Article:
Yesterday I attended the World Business Forum in New York City (as part of the Bloggers Hub – follow us on Twitter at #wbf10), where I got a chance to hear Jim Collins speak.
Collins is the author of my all-time favorite business book, “Good to Great” (affiliate link, profits to National Park Foundation), where through a ton of research he identified the most critical traits of companies that were able to sustain above-average growth rates for long periods of time.
I was curious to hear if what he wrote so well could be translated to the stage, and he delivered the goods – and then some.
He persuasively reiterated all conclusions from the book, and while I encourage you to read it (if you haven’t already done so) to properly absorb all of them, the one that continues to resonate with me has to do with leadership.
In fact, this leadership lesson has influenced me, and how I practice leadership, more than any other lesson I have ever received- and after 35 years of studying leadership, that’s saying something.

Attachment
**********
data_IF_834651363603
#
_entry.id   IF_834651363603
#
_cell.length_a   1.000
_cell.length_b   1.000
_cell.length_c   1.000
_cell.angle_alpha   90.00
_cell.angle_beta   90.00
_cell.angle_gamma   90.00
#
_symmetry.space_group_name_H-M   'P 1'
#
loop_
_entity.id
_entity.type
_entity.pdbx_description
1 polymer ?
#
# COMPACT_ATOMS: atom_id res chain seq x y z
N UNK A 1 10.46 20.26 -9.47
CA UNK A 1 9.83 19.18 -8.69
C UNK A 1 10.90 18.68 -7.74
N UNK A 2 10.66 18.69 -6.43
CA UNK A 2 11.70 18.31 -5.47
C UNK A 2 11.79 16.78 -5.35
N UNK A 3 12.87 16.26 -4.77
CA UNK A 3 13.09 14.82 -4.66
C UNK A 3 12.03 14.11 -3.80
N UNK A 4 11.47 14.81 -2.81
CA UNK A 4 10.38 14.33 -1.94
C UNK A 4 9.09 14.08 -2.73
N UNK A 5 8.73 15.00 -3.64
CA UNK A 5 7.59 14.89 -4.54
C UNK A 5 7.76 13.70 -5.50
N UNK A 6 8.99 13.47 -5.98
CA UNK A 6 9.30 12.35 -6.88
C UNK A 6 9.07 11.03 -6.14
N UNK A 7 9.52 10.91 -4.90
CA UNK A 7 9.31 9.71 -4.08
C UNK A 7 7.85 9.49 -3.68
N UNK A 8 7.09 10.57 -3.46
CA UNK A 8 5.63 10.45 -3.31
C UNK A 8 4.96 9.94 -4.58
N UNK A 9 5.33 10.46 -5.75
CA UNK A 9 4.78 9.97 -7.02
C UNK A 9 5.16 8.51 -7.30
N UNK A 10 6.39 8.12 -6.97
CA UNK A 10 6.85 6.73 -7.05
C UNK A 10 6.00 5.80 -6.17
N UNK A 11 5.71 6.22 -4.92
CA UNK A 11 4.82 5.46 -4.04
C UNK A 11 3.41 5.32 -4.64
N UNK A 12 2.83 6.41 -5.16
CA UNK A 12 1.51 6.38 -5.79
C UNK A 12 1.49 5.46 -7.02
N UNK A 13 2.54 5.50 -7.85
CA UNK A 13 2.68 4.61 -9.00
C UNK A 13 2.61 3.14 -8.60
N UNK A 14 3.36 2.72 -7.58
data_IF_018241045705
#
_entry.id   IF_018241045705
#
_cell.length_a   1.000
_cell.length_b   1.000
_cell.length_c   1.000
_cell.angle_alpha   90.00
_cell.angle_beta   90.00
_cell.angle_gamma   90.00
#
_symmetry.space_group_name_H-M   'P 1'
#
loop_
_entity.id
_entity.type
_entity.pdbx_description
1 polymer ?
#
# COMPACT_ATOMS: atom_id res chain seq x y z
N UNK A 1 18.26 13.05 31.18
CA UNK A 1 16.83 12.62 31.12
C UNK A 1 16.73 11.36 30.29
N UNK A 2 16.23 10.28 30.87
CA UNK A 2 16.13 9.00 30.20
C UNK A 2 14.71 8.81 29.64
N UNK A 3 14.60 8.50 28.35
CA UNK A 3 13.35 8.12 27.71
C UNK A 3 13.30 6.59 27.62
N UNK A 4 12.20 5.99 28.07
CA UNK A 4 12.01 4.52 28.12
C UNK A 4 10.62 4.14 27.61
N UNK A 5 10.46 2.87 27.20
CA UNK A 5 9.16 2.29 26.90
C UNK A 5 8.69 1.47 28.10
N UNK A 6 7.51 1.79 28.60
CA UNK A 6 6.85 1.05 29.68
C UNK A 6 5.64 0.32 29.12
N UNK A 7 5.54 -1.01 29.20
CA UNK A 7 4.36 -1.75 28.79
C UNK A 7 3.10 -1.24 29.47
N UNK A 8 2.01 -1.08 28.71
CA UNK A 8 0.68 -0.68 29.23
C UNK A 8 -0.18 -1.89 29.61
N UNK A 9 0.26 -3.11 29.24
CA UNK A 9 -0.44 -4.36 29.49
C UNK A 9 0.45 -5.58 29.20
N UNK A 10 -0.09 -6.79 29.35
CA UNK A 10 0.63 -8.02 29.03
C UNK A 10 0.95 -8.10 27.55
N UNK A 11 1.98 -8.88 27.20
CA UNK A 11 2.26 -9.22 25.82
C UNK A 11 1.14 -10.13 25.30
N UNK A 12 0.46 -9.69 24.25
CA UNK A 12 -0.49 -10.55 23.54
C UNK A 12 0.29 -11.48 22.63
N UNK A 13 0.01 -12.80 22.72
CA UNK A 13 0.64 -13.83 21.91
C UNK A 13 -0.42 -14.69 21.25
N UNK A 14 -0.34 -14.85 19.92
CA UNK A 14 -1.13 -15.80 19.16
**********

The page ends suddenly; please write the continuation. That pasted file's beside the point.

The lesson? “Level 5” leadership.
A blend of “personal humility and professional will“.
What’s so wonderful about this?
Collins noted that in every instance, the leaders of the “great” companies demonstrated these two traits.
It’s channeling their ambition not on themselves, but onto their team.
It’s “We-centric”, not “Me-centric”.
They credit others (or luck) when things go well, and “looks in the mirror” when they don’t.
They act with quiet and calm determination.
And most of all, Level 5 leaders have an unwavering resolve to do whatever must be done to produce the best long-term results, no matter how difficult.
But this faith and resolve needs to be balanced with facts, and Collins brought up a great illustration of this at the World Business Forum, when he presented the “Stockdale Paradox” .
Admiral Stockdale was a POW in Vietnam for 7 years, and here’s the paradox, in his own words:
“You must never confuse faith that you will prevail in the end — which you can never afford to lose — with the discipline to confront the most brutal facts of your current reality, whatever they might be.”
Collins notes that all the leaders who made the leap to greatness understood this Paradox, and stayed disciplined, especially at those crucial moments when success hung in the balance.
All told, his case for Level 5 leadership was compelling in the book, and it was only reinforced yesterday in his presentation.
It is an enduring lesson that future leaders should heed, and most certainly follow – for it is indeed the only path to real greatness.